Devoxx 2012 - Day 3

Conference part of the Devoxx 2012 starts today. This means three keynotes in the morning and 60 minute talks for the rest of the day. Finally all 3400 developers have arrived in Belgium to share the 3 day Devoxx conference. Also the rest of the ConSol gang has arrived in Antwerp so we are now 6 people.

Keynote - Welcome to Devoxx by Stephan Janssen (christoph)

This year’s Devoxx conference in Antwerp Belgium started with a very cool robot dance performance. A contribution to the few robotics talks that we have in this year’s edition of the Java conference. I saw a lot of people recording this on tape so I am pretty sure you will have the chance to look at this in the internet somehow and you should do that - very cool.

So our host Stephan welcomes us to Devoxx 2012 conference with some exciting announcements around the Devoxx world. With this year’s Devoxx France in Paris the Devoxx family has already grown a new child. The conference in Paris 2012 was a full success with 1200 people but still the Belgium mother conference is pretty crowded and some people were not able to grab a ticket. So lucky I am to sit here and give you a summary of Stephans talk. And good news to those of you missing this conference. Next year in March 2013 we will have not only Devoxx France but also Devoxx UK in London! WOW, looking forward to that, Antwerp is lovely but it is London next time for me! Devoxx UK takes place in March 2013 directly before Devoxx France so if you want to you can got to London and in the same week go to Paris for a whole week of Devoxx experience.

Another new thing coming up is the new Parleys software stack. The old Flash, Flex, Adobe Air client and server stack is gone and they are heading for HTML5 with mongoDB storage. Ben from Parleys team did a great job and showed some incredible demos during the keynote. Especially the fullscreen functioanlity and the offline video editor is amazing. And all stuff runs with HTML5 in your browser, no additional plugins, no separate desktop client.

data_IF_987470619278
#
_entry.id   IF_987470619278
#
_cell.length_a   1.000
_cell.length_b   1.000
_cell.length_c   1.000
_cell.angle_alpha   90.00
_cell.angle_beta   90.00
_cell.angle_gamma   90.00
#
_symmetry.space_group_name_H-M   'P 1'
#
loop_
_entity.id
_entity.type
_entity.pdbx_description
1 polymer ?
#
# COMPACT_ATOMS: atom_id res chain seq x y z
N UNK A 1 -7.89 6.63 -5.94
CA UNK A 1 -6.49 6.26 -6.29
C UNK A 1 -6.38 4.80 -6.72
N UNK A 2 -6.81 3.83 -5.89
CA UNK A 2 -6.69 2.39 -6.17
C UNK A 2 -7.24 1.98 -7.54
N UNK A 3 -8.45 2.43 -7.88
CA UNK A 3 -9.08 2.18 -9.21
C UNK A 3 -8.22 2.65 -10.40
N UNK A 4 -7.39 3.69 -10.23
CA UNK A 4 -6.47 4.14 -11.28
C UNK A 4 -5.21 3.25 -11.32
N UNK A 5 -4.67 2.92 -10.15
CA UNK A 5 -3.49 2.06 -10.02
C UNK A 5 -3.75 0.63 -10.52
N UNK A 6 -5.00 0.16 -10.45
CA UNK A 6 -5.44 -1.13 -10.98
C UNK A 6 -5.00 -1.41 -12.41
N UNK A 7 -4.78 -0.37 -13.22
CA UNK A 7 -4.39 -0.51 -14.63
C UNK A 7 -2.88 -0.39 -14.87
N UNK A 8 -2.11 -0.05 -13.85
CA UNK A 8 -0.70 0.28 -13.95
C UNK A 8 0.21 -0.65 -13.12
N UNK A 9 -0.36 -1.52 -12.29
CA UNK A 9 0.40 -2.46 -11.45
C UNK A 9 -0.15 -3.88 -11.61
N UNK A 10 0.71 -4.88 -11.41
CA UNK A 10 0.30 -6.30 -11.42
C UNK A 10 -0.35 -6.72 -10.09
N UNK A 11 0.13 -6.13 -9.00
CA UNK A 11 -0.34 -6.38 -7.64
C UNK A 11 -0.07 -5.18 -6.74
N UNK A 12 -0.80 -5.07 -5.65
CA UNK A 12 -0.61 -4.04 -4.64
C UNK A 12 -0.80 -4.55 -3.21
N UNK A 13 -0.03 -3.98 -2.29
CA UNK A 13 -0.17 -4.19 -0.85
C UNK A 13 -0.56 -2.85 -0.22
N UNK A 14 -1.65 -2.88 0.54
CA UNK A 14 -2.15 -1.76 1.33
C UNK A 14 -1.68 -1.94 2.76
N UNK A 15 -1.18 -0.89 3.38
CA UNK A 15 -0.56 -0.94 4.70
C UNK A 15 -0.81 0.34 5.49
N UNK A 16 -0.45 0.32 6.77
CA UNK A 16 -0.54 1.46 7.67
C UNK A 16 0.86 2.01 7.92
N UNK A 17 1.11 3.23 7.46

Keynote - Make the Future Java by Nandini Ramani (christoph)

Oracle talks about new things in JDK 8. Here the keywords are Lambda expressions, default methods and annotation features. And finally Oracle talks about Java FX. Again? Not again! Many times Java FX was announced as part of the future Java. This time Jasper Potts presented a very cool demo with impressive 3D support running on Java FX. But honestly I can not judge how Java FX finds its position within the future Java. And I do not know how Java FX competes with the rich client movement going on right now in the browser. I leave that question open for now.

Keynote - When Geek Leaks by Neal Ford (christoph)

For me personally the talk content was as confusing as the title of the session promised to me in advance. The talk was about presentation patterns mostly but also on continuous delivery and some more points I can not remember. Maybe I did not get the message Neal Ford tries to give in his talk. This keynote was definitely no a usual one fitting for all Devoxxians in all rooms. Guess this was some new approach. I did not like that so much.